Barton County Historical Society and Museum
A Poster for a Civil War Monument’s Centennial Celebration

North of the Barton County, Kansas Courthouse, The Rifleman stands eternal guard in defense of the Union. His likeness is that of a young man about nineteen years of age, rifle, bayonet, cartridge box, and canteen. The monument was erected and dedicated in 1915, by Ira Day Brougher, Commander of the Department of Kansas, GAR, 1914 – 1915, and former Commander of Pap Thomas Post No. 52, Great Bend, Grand Army of the Republic, Veterans of the War of 1861 – 1865.

Brougher, who lost his right arm in the Battle of Antietam, was determined to “Go West,” making his way to Kansas, “The Soldier State,” homesteading a claim in South Bend Township, Barton County, in 1874. He commissioned Frederick C. Hibbard, a young sculptor from Chicago, to create the bronze statue of a Civil War soldier. Hibbard’s career would span forty-four years, and he would produce more than seventy major sculptures.

November 7, 2015, was the 100th anniversary of the dedication of The Rifleman. The Barton County Historical Society and Museum engaged By Design Partners to design a poster to celebrate the rededication of the monument, the men who made it possible, and the legacy of local philanthropy. Sold locally to help fund future local monument preservation efforts, the poster was conceived to be viewed from either side and used by local public schools to teach students about the Civil War, the local men who served, and the importance of preserving public monuments for future generations.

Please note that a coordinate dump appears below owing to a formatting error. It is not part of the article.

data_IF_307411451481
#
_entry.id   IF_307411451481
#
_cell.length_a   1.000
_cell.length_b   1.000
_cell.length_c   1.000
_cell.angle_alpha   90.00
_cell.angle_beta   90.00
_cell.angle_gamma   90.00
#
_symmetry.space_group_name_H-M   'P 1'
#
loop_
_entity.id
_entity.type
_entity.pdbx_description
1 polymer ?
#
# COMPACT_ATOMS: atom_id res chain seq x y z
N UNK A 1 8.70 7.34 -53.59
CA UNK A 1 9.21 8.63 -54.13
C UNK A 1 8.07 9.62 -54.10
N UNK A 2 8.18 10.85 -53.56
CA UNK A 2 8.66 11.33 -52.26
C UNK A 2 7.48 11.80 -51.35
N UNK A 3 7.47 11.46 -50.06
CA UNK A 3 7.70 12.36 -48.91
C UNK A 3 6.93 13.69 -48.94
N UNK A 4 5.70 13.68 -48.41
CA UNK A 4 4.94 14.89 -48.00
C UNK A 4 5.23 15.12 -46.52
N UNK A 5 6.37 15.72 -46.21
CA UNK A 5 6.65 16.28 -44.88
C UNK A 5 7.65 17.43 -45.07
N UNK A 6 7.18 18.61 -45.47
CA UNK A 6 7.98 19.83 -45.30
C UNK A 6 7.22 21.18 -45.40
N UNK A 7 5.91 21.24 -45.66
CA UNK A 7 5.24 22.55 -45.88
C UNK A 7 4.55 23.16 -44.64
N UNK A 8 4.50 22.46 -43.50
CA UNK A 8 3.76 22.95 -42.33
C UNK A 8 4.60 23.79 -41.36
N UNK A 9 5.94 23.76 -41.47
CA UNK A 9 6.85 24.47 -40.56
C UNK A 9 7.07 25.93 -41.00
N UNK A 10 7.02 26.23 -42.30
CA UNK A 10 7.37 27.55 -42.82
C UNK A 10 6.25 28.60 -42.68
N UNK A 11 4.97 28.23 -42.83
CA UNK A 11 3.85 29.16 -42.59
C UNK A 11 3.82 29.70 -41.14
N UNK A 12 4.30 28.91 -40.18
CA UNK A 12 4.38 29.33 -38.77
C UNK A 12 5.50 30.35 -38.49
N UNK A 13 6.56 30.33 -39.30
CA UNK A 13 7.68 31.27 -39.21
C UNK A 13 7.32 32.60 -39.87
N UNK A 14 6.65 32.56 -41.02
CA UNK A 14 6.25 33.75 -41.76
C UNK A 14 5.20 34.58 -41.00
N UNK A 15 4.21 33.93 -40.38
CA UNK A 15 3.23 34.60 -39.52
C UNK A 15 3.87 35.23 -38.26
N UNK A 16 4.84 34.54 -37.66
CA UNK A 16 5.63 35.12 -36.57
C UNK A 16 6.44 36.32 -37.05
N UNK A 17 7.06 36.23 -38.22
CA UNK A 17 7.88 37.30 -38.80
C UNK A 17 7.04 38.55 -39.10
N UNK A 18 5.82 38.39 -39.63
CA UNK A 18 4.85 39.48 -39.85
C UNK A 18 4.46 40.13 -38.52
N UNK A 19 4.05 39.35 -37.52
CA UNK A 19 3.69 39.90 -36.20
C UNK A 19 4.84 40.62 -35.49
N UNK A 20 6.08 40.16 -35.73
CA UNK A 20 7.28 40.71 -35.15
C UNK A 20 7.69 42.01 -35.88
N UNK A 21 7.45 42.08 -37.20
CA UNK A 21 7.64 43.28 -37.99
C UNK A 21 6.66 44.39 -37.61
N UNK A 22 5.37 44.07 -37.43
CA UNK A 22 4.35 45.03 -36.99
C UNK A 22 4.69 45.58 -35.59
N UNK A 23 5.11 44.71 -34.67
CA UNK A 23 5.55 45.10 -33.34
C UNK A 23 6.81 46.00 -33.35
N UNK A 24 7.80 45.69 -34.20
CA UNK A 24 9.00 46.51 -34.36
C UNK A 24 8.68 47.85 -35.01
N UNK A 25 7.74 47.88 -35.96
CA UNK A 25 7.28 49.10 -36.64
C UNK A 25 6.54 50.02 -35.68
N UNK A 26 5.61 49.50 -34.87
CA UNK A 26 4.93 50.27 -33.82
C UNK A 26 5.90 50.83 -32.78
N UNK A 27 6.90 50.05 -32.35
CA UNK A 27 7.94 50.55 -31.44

Front of the Rifleman poster.
The front of the poster announces the centennial celebration and provides a brief history about the court house monument.
Back of the Rifleman poster
In addition to the names of the local veterans listed on the monument, the reverse side of the poster includes information about the sculptor, and the man who commissioned it – as well as the importance of preserving public monuments for future generations.